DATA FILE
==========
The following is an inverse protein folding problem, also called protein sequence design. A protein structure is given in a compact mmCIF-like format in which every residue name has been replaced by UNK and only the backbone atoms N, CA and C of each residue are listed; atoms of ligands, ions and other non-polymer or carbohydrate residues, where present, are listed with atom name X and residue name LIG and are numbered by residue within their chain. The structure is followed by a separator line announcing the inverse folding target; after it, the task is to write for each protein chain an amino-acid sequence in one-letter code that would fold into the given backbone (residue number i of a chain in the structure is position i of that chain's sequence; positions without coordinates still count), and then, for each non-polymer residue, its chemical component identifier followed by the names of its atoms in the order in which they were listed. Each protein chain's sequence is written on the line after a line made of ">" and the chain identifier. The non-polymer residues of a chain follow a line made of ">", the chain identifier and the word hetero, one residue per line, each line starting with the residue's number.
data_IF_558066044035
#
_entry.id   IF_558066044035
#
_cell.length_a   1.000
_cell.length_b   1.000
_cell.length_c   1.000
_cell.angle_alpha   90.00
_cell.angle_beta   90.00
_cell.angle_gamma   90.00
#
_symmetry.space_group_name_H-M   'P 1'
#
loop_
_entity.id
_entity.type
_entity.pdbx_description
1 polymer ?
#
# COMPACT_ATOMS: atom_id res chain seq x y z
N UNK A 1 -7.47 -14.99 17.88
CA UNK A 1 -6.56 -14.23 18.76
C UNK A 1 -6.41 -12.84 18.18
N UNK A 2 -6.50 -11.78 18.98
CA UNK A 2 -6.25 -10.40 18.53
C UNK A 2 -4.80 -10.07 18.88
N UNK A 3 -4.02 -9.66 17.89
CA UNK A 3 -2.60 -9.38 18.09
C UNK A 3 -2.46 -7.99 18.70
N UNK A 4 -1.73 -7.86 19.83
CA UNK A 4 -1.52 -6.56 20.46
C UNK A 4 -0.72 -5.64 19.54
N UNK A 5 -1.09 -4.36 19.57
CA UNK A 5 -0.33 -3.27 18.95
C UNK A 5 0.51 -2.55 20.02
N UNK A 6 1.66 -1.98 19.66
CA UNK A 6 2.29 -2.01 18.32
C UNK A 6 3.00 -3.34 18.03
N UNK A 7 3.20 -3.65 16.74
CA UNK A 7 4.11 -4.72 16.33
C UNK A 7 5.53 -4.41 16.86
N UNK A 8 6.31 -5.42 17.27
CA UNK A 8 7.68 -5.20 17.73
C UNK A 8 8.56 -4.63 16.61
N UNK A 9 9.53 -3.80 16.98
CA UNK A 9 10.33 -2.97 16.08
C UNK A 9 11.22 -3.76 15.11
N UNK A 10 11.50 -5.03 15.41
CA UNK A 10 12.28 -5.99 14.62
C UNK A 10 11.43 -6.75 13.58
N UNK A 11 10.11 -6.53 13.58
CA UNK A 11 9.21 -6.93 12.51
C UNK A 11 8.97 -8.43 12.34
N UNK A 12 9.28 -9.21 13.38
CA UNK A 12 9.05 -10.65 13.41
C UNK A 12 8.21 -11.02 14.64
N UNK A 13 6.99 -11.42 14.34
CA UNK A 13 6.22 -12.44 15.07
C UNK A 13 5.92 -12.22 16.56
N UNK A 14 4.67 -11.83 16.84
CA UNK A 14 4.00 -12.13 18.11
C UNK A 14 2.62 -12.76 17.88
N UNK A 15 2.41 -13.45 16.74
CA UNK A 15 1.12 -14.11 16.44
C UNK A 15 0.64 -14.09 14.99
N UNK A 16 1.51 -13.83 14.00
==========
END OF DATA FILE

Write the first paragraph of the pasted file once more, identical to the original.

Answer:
The following is an inverse protein folding problem, also called protein sequence design. A protein structure is given in a compact mmCIF-like format in which every residue name has been replaced by UNK and only the backbone atoms N, CA and C of each residue are listed; atoms of ligands, ions and other non-polymer or carbohydrate residues, where present, are listed with atom name X and residue name LIG and are numbered by residue within their chain. The structure is followed by a separator line announcing the inverse folding target; after it, the task is to write for each protein chain an amino-acid sequence in one-letter code that would fold into the given backbone (residue number i of a chain in the structure is position i of that chain's sequence; positions without coordinates still count), and then, for each non-polymer residue, its chemical component identifier followed by the names of its atoms in the order in which they were listed. Each protein chain's sequence is written on the line after a line made of ">" and the chain identifier. The non-polymer residues of a chain follow a line made of ">", the chain identifier and the word hetero, one residue per line, each line starting with the residue's number.